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2.1 Installing Librekontrol

Librekontrol is available exclusively for GNU/Linux systems. It is dependent on device definitions in the kernel Linux and its sound subsystem. Thus, it is not portable to other systems.

Running Librekontrol requires the following software:

In addition, the following software is required to build Librekontrol from source:

If installing Librekontrol from source, simply follow the standard GNU method for installing software:

  1. Unpack the source archive: ‘tar -xzf librekontrol-0.2.tar.gz’.
  2. Navigate to the source directory: ‘cd librekontrol-0.2’.
  3. Run the configure script: ‘./configure’. Run ‘./configure --help’ to view configuration options, including setting the installation directory via --prefix.
  4. Compile the software: ‘make’.
  5. Install the software: ‘make install’.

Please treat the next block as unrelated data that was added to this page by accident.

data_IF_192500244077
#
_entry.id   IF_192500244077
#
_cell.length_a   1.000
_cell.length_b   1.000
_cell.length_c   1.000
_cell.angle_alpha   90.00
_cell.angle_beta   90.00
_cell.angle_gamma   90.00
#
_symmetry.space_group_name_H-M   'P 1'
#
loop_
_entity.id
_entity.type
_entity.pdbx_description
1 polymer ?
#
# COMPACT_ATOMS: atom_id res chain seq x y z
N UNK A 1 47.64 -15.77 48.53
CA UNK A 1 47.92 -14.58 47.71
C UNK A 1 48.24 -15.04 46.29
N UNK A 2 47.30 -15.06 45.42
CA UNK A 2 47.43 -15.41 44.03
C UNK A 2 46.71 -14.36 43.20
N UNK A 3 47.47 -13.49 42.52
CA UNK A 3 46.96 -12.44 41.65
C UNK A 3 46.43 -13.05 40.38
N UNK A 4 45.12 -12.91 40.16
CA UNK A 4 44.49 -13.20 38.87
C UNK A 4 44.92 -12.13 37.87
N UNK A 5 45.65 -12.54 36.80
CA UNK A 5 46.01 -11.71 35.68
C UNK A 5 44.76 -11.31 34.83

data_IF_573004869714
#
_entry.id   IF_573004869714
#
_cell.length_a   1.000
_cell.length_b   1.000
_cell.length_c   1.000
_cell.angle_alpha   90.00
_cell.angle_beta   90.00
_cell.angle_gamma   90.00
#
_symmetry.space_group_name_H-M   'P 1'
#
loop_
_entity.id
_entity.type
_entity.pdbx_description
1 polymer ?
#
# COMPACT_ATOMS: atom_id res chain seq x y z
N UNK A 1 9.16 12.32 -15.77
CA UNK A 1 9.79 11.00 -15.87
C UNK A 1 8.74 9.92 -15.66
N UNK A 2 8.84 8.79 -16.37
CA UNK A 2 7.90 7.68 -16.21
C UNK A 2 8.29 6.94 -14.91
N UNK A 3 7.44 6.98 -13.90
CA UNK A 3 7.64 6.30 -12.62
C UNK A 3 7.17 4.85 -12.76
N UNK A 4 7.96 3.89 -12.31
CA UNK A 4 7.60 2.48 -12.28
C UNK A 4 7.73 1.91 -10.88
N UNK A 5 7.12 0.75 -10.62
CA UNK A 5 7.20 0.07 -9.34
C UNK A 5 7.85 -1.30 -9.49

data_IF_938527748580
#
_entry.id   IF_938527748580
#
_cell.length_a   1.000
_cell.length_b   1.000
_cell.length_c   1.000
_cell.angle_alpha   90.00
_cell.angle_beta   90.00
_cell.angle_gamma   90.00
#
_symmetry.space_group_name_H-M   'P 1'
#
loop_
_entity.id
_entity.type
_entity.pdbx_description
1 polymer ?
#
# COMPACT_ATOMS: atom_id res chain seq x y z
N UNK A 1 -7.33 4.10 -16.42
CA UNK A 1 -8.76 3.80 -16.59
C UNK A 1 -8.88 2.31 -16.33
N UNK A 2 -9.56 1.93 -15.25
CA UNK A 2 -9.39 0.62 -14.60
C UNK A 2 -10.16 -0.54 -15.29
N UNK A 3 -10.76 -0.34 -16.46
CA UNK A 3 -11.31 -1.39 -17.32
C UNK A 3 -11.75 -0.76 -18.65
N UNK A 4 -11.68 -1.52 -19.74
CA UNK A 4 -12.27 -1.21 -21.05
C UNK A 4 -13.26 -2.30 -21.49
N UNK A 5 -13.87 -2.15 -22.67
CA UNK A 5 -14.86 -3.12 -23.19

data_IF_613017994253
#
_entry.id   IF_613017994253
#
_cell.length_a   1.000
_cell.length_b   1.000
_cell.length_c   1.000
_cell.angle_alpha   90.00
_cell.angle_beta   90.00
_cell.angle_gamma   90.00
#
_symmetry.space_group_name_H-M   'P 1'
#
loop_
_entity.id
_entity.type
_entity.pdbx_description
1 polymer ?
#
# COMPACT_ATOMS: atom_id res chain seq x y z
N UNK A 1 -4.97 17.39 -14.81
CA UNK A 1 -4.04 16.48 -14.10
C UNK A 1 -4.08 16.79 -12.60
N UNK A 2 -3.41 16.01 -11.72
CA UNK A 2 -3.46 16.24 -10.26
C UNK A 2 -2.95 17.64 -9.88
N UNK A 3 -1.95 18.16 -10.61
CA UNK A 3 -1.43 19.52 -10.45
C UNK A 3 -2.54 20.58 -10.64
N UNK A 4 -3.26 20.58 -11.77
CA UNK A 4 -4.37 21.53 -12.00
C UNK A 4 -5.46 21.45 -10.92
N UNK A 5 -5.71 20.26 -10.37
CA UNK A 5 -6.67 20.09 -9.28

Finally, Librekontrol requires that the user has permission to read and write to input devices. The following steps require administrator access to the system.

Each input device is defined by a file-like interface in the /dev/input directory. Check the owner/group of the input device file interface:

$ ls -l /dev/input
total 0K
...
crw-rw---- 1 root input 13, 64 Mar 20 21:24 event0
crw-rw---- 1 root input 13, 65 Mar 20 21:24 event1
...

Here we see that files are owned by root and belong to the input group. In order to access the input files, add your user to the appropriate group. For example, ‘gpasswd -a myuser input’. If, for whatever reason, your /dev/input directory looks different, you might have to give user input-event permissions via udev rules

Finally, you need to a) be sure that the “uinput” kernel module is loaded (e.g. by running ‘modprobe uinput’) and b) create a udev rule to give users in the input group permission to read and write from the /dev/uinput device:

Create a file at /etc/udev/rules.d/99-librekontrol.rules that contains:

KERNEL=="uinput", GROUP="input", MODE="0660"

After you reboot your system, you should have full access to input events (including “virtual” events used in button remapping in Librekontrol).

Caution: Do not run Librekontrol with elevated privileges (i.e. as root). It can run arbitrary Scheme code, which is a bad idea to do as a superuser without good reason. You should use the group method described above to avoid the need to run the software as root.


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